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Posts Tagged ‘transportation’

Feeling increasingly confident about my regular routes through Semarang, I decided to try taking an angkot (public minivan) again.  This time my van was much more full of people and much less full of fruit, so all the passengers played a rousing game of “guess the foreigner’s age.”  Since everyone was guessing numbers in the 20s, I rather liked that game.

Midway through the ride, however, the van stopped.  As in the engine quit.  I figured the engine stalled or something since we were going uphill and had just pulled over to let someone off.  But instead of restarting the vehicle, the driver got out and stood on the side of the road, beside the minivan.  Turns out we were out of gas, nowhere near a gas station.  What to do?  Easy!  Just wait a couple minutes for some guy to come along with an old plastic bottle full of gasoline and pour it on in.

You see, Indonesia has gas stations like any other country I’ve been to.  But they also have random people who sell plastic bottles of gas on the side of the road.  Sometimes these plastic bottles are old drinking water bottles they have saved and refilled with fuel.  This phenomenon has made it onto my “accidents waiting to happen” list.

And as long as I’m talking about fuel, I’ll also mention that the school driver who takes me to and from campus each weekday occasionally stops to refuel when I’m in the car.  He always goes to a real gas station…  aaaaaand he always leaves the car running while he pumps gas.  This kinda freaked me out the first time he did it, but a friend later told me that newer cars have safer spark plugs or something so it’s really not a safety hazard like it used to be.  I’m going to choose to believe that.  Otherwise that means I’m on the “accidents waiting to happen” list.

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Made a day trip to Yogyakarta recently to accompany my university’s English student club on an outing to meet ano013ther English student club at a different university.  The other chaperone and I split after the formalities of the morning introductions to enjoy the tourist and shopping attractions that Yogya has to offer, and met up with my friend Amber (another English Language Fellow) in the process.  Yogyakarta has dokars (horse-drawn carriages)  as a form of public transportation, although these are mainly in the touristy areas.  Semarang does not have these as a regular form of transport, plus I’d never ridden in a horse buggy, so I wanted to try one.  And we did!  It cost about $2.50 for four adults to ride about 25 minutes from one part of Yogyakarta to another.  What a fun way to get around!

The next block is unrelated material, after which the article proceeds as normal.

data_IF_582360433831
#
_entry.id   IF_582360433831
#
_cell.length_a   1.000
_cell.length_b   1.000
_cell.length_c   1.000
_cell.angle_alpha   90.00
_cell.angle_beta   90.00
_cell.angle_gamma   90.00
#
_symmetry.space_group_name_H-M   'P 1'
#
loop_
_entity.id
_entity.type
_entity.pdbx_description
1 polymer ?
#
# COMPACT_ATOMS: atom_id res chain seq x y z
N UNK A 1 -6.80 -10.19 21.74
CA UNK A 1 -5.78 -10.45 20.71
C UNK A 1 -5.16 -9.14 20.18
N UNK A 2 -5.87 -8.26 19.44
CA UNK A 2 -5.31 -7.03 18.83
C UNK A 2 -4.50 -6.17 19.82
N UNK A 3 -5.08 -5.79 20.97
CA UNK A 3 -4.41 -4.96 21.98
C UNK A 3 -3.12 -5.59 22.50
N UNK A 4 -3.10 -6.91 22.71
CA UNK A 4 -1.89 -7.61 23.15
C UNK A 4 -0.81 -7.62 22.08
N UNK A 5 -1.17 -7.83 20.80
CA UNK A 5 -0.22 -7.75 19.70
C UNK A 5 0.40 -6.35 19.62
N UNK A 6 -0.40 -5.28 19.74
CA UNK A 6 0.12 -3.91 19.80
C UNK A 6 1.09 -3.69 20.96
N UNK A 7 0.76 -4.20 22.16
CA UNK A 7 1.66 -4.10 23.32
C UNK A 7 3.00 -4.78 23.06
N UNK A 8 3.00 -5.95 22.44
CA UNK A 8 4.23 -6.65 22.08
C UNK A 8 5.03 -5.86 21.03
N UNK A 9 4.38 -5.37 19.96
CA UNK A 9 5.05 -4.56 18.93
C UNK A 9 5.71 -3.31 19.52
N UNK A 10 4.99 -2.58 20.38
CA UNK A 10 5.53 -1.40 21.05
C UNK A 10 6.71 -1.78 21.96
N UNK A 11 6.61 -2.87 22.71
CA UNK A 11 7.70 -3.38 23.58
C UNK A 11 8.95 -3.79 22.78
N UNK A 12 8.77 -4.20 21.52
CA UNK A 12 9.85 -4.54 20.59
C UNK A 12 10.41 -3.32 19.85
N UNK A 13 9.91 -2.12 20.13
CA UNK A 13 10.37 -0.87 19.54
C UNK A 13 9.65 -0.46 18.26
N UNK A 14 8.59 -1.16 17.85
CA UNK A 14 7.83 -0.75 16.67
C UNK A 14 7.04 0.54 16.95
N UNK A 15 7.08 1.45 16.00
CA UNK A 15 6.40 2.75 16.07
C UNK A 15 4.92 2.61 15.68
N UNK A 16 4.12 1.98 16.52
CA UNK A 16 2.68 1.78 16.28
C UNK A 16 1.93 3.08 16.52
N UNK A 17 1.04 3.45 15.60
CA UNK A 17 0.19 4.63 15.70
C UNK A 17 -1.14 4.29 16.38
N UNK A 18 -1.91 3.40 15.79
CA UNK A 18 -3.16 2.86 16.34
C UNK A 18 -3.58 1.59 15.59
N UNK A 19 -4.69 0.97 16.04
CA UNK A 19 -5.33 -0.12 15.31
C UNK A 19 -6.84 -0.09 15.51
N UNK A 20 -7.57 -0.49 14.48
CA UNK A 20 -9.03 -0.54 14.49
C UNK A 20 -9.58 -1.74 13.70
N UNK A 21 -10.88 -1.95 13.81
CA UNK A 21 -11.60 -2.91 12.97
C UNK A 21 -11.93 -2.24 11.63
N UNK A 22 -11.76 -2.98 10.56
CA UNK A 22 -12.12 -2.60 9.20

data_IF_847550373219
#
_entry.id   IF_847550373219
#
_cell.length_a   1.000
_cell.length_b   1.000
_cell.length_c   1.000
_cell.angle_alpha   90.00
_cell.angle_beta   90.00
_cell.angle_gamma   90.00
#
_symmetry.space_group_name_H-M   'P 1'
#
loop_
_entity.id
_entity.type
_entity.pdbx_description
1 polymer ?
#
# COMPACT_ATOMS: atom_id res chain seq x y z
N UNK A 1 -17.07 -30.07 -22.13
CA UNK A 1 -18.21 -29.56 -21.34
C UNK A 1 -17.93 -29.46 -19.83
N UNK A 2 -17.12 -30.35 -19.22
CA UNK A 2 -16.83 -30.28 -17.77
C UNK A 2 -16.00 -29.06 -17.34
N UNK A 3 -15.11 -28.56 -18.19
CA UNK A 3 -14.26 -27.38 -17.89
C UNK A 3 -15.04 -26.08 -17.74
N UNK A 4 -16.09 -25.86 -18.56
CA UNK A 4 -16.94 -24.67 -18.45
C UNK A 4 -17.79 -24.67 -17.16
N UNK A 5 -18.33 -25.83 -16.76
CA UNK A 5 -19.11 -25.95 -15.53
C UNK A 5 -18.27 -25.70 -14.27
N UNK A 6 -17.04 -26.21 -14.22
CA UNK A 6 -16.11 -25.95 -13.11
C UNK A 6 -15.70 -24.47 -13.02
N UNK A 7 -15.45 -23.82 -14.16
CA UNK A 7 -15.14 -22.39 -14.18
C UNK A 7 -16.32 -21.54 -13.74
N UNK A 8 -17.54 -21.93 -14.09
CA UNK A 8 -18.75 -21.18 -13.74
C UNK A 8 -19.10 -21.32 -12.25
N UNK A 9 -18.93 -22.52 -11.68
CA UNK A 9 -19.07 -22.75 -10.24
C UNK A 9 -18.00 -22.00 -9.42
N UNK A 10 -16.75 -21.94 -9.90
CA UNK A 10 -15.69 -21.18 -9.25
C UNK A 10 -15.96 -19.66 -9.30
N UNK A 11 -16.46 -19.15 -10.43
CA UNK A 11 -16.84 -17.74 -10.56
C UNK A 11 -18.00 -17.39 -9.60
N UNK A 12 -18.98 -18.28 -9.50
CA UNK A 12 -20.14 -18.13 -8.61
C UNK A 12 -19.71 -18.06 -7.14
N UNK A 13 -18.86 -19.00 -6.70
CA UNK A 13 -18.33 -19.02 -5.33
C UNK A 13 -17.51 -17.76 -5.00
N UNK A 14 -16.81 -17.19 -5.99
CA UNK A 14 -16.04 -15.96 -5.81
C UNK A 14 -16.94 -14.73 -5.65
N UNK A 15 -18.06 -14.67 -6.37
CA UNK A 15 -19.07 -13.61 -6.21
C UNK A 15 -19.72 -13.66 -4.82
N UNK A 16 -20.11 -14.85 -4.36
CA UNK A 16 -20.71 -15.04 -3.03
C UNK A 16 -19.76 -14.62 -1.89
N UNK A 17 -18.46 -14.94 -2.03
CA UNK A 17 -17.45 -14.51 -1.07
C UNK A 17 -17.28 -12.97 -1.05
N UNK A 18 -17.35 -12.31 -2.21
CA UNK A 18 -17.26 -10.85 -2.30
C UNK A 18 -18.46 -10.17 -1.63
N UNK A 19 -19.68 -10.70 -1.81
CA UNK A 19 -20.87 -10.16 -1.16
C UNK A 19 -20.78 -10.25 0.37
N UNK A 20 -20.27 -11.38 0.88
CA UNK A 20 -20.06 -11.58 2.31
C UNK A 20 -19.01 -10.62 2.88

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coming up on another dokar

In other transportation news… today I called a taxi company to send a taxi to my house (taxis don’t regularly patrol my housing complex, so I have to call for one to come rather than standing on the street to wave one down).  When the taxi pulled up he had a big goofy grin on his face.  I thought it was a little odd, but then again, I find a lot of things in Indonesia a little odd, so I didn’t think much of it.  I got in the taxi.

Driver:  S2?  (The name of my gym.)
Me:  You know?
Driver: Yes.  I took you there yesterday.

So I’ve now had the same taxi driver twice.  In a city of 1.5 million people I think that’s noteworthy.

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Semarang has a few options for public transportation.  For my first 7 weeks here I have been taking taxis everywhere because 1) they run 24 hours a day, 2) the driver can take me directly to my destination, and 3) that’s the only form of public transport I knew how to use.  However, I live on the edge of the city, so most taxi rides cost me $2 – $2.50 per trip.  This starts to add up on a day-to-day basis.

007Another option available is the angkot, little mini-van-like buses that are typically bright orange.
PROS:
– only 50 cents per ride
– they run on established routes
CONS:
– no route maps exist, so you have to know the streets (printed on the back of the angkot) or where you are going so you get off at the right spot
– no time tables whatsoever (so an angkot driver might stop for a cigarette break, a bathroom break, a lunch break, etc. during your ride)
– angkot drivers in Semarang are said to be rude, especially to women.

unloading the melons from the inside

unloading melons from the angkot

This weekend I decided to try my first angkot.  When one pulled over for me I confirmed that he was indeed going by my housing complex, then got in the front seat as instructed.  It turns out the back was full of 3 or 4 other passengers and a whole bunch of fruit.  Mainly melons.  We drove a few blocks and then pulled over at a little road side market.  All the passengers and the driver proceeded to unload the fruit for the elderly woman who was planning to sell them.

unloading melons - that's the driver in sunglasses

unloading melons - that's the driver in sunglasses

Once the little van was empty we continued on our merry way.  Also, the driver was not rude to me in the least.  In fact, he chatted with me for most of the ride, asking the typical questions I get when first meeting an Indonesian (Where are you from?  How long have you been in Indonesia?  What do you do in Semarang?  Are you married?  Etc.)

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